The Myth of Summer Vacation
I'm about to take a few weeks off. If you are, too, we're in the minority. A Conference Board poll last April found fewer than 40 percent of Americans planning a summer vacation.
Of course, for most Americans, there's not much summer vacation to begin with. The average American employee gets a total of 14 days off each year. If you want to take a few of them around Thanksgiving, between Christmas and New Years, and maybe when the kids are home on spring break, summer vacation is already practically gone.
Those 14 days, by the way, are the fewest vacation days in any advanced economy. The average French worker gets 37 days off annually; In Britain, it's 26.
And even when we take those 14 days, we don't always get paid for them. The Bureau of Labor Statistics tells us 1 out of 4 workers gets no paid vacation days at all. Every other advanced nation -- and even lots of developing nations -- mandate them.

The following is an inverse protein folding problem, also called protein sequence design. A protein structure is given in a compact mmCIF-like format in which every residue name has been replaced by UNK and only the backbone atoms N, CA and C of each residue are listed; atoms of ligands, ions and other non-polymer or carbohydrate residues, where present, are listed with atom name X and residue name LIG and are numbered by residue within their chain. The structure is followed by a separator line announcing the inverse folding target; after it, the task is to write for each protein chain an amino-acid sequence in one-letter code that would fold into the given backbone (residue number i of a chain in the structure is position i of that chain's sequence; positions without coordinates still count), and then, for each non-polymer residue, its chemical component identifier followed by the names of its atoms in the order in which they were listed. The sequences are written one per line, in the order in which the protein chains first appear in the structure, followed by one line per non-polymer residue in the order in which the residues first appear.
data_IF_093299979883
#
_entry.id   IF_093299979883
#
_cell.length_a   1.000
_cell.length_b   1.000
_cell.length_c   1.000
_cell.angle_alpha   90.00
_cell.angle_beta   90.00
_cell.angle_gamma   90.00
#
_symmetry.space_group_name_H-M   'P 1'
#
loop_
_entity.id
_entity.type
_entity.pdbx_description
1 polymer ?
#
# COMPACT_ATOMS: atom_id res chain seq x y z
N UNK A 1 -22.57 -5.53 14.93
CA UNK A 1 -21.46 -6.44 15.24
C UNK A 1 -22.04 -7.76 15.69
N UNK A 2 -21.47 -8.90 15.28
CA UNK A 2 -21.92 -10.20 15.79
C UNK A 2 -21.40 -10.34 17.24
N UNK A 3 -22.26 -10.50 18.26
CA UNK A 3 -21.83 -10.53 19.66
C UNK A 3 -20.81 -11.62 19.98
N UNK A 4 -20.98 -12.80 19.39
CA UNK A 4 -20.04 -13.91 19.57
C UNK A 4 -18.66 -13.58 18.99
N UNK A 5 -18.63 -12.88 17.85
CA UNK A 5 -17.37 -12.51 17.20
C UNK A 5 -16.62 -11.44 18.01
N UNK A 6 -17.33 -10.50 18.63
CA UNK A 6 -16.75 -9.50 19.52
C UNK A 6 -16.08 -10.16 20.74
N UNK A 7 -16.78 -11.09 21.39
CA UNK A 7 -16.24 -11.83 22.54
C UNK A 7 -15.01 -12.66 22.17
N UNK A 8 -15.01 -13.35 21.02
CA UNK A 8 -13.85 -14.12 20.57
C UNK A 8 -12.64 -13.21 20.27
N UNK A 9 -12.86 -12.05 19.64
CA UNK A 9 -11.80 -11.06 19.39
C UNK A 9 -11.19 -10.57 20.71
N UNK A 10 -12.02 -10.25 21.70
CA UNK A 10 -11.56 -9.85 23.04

On top of all this comes the current economic squeeze. That figure of 40 percent of Americans planning a summer vacation is the lowest in 30 years.
Not incidentally, consumer confidence in the economy is the lowest it's been in 28 years. In other words, there's a correlation between the small number of Americans taking a vacation this summer and this very bad economy.
It's not that we're too busy to vacation. Just the opposite: There's not enough work go around. Which means we don't dare leave work, lest we lose us a customer who might just happen to want us when we're gone. Or we could even lose the job, because employees on vacation might seem expendable to an employer looking for a way to cut costs.
Despite all this, you need a summer vacation. I do, too. I'll return in August.
Reich: A Little Perspective
Does it seem like all you do is work, work, work? Well, You do!